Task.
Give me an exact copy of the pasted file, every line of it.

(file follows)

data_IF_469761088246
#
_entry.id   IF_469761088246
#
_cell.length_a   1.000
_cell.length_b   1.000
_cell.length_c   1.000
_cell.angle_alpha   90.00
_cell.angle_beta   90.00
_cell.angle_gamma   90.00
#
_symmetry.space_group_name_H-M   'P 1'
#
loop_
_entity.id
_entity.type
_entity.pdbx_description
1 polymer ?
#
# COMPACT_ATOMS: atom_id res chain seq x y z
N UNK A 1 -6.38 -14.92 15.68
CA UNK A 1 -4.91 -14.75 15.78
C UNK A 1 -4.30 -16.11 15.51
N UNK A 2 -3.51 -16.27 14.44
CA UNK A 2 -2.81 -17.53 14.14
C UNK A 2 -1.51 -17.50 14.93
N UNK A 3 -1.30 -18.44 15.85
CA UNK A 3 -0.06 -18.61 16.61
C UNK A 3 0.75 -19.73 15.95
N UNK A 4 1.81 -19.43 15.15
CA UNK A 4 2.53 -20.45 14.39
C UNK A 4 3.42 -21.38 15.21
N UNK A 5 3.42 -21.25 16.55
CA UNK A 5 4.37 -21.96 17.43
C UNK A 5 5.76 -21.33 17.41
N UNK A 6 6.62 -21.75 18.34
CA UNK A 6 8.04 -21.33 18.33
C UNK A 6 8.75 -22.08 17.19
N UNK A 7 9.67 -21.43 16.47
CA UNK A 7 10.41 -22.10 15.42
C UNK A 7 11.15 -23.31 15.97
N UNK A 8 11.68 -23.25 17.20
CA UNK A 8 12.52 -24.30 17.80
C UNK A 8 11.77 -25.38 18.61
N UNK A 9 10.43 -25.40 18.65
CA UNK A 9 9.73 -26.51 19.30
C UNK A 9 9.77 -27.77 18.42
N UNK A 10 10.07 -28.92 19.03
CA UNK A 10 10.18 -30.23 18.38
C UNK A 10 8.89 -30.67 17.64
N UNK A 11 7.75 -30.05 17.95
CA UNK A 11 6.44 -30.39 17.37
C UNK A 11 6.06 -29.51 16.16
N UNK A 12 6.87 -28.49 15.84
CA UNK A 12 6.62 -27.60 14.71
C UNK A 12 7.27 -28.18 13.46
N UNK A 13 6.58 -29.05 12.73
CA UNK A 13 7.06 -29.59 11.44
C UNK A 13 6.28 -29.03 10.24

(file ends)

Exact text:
data_IF_469761088246
#
_entry.id   IF_469761088246
#
_cell.length_a   1.000
_cell.length_b   1.000
_cell.length_c   1.000
_cell.angle_alpha   90.00
_cell.angle_beta   90.00
_cell.angle_gamma   90.00
#
_symmetry.space_group_name_H-M   'P 1'
#
loop_
_entity.id
_entity.type
_entity.pdbx_description
1 polymer ?
#
# COMPACT_ATOMS: atom_id res chain seq x y z
N UNK A 1 -6.38 -14.92 15.68
CA UNK A 1 -4.91 -14.75 15.78
C UNK A 1 -4.30 -16.11 15.51
N UNK A 2 -3.51 -16.27 14.44
CA UNK A 2 -2.81 -17.53 14.14
C UNK A 2 -1.51 -17.50 14.93
N UNK A 3 -1.30 -18.44 15.85
CA UNK A 3 -0.06 -18.61 16.61
C UNK A 3 0.75 -19.73 15.95
N UNK A 4 1.81 -19.43 15.15
CA UNK A 4 2.53 -20.45 14.39
C UNK A 4 3.42 -21.38 15.21
N UNK A 5 3.42 -21.25 16.55
CA UNK A 5 4.37 -21.96 17.43
C UNK A 5 5.76 -21.33 17.41
N UNK A 6 6.62 -21.75 18.34
CA UNK A 6 8.04 -21.33 18.33
C UNK A 6 8.75 -22.08 17.19
N UNK A 7 9.67 -21.43 16.47
CA UNK A 7 10.41 -22.10 15.42
C UNK A 7 11.15 -23.31 15.97
N UNK A 8 11.68 -23.25 17.20
CA UNK A 8 12.52 -24.30 17.80
C UNK A 8 11.77 -25.38 18.61
N UNK A 9 10.43 -25.40 18.65
CA UNK A 9 9.73 -26.51 19.30
C UNK A 9 9.77 -27.77 18.42
N UNK A 10 10.07 -28.92 19.03
CA UNK A 10 10.18 -30.23 18.38
C UNK A 10 8.89 -30.67 17.64
N UNK A 11 7.75 -30.05 17.95
CA UNK A 11 6.44 -30.39 17.37
C UNK A 11 6.06 -29.51 16.16
N UNK A 12 6.87 -28.49 15.84
CA UNK A 12 6.62 -27.60 14.71
C UNK A 12 7.27 -28.18 13.46
N UNK A 13 6.58 -29.05 12.73
CA UNK A 13 7.06 -29.59 11.44
C UNK A 13 6.28 -29.03 10.24